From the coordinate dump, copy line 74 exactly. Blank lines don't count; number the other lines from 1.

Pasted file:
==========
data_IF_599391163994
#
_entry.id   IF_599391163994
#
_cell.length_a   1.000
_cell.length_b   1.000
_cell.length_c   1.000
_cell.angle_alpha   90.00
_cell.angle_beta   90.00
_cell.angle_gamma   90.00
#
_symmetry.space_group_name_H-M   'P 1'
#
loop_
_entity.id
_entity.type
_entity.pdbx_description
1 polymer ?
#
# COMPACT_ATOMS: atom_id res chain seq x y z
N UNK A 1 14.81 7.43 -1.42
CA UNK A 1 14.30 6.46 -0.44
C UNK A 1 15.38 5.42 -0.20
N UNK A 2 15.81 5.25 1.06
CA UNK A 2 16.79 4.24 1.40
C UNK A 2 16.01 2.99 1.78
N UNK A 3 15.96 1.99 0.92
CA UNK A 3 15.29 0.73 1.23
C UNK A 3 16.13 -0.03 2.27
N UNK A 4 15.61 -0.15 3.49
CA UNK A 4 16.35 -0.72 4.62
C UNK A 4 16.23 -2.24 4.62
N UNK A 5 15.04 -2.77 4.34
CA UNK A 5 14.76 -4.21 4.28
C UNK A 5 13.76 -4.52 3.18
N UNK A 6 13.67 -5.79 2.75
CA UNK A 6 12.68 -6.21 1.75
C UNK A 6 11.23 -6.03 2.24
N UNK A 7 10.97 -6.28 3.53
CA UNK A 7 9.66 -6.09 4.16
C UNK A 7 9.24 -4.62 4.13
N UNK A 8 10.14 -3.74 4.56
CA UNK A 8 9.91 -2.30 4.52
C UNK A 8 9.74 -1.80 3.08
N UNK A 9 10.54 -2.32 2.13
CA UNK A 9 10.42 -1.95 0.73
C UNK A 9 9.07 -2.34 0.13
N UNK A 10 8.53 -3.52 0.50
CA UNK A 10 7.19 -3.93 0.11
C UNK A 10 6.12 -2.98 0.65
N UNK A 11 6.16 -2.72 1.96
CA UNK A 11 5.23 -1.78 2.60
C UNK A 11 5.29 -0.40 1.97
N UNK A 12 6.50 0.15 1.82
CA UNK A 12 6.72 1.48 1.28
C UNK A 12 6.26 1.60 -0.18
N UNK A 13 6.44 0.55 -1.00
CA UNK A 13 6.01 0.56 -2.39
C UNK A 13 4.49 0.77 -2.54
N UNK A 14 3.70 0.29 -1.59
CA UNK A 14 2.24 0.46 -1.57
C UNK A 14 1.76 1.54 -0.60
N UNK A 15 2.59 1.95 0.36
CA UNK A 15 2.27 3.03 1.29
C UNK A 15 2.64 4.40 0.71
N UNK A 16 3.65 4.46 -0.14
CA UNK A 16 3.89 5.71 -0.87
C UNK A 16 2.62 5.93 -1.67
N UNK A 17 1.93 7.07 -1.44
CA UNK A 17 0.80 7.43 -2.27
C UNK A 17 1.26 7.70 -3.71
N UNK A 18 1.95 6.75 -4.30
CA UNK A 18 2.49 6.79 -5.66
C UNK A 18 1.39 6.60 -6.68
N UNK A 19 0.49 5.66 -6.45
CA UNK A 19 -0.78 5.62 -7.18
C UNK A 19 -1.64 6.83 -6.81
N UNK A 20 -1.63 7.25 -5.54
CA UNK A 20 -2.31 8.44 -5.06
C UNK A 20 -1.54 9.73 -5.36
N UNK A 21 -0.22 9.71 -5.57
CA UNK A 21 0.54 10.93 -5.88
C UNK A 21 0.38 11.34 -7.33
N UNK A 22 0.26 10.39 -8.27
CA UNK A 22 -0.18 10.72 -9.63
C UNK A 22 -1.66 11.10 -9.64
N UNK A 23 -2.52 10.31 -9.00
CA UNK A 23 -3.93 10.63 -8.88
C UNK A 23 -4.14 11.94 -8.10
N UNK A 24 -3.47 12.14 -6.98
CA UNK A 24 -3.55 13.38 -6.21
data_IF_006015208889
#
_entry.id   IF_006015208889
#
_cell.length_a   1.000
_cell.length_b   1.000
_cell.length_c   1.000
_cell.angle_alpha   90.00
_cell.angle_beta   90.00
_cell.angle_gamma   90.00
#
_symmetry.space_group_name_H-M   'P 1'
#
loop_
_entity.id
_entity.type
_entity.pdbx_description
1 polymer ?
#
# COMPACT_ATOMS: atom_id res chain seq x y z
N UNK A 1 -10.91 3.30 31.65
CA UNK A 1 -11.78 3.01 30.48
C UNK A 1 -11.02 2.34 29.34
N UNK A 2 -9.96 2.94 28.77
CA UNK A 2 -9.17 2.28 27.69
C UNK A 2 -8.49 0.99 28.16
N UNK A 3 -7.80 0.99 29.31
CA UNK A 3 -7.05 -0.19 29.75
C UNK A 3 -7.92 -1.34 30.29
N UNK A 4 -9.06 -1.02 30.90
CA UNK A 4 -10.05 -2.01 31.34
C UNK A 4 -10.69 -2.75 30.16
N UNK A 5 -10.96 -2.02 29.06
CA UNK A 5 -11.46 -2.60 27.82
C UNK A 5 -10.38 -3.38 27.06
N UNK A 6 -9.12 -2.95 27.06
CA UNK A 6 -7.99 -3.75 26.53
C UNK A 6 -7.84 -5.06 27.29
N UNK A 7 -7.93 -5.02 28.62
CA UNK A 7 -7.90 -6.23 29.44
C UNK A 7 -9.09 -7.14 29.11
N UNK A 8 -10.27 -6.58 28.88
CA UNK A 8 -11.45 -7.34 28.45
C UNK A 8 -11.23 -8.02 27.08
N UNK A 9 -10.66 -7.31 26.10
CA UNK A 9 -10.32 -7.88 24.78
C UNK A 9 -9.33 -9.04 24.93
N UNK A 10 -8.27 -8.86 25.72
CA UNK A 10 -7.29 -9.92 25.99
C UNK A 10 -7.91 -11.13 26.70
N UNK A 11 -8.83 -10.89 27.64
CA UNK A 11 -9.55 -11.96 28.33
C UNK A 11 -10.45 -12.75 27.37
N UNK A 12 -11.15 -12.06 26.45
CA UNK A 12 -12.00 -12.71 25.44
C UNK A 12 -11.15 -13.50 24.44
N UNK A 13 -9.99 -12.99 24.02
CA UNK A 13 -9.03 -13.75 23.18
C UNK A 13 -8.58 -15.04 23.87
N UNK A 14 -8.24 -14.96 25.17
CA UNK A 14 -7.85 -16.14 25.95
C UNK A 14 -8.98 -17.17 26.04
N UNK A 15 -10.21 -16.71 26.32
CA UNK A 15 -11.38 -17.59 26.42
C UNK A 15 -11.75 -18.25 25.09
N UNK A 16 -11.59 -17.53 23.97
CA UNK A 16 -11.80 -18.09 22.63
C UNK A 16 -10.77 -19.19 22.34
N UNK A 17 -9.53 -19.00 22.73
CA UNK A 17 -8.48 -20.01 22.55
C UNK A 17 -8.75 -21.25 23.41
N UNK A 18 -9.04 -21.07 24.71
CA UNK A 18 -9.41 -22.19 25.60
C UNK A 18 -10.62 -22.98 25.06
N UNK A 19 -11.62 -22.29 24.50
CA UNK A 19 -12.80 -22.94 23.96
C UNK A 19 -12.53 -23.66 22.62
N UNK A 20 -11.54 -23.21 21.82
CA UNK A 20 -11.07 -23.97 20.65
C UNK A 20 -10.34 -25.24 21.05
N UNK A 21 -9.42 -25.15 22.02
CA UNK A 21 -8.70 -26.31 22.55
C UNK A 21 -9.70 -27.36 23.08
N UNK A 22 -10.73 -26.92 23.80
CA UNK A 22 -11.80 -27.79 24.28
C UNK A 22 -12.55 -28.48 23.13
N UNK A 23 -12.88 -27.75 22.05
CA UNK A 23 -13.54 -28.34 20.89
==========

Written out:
C UNK A 18 1.39 6.60 -6.68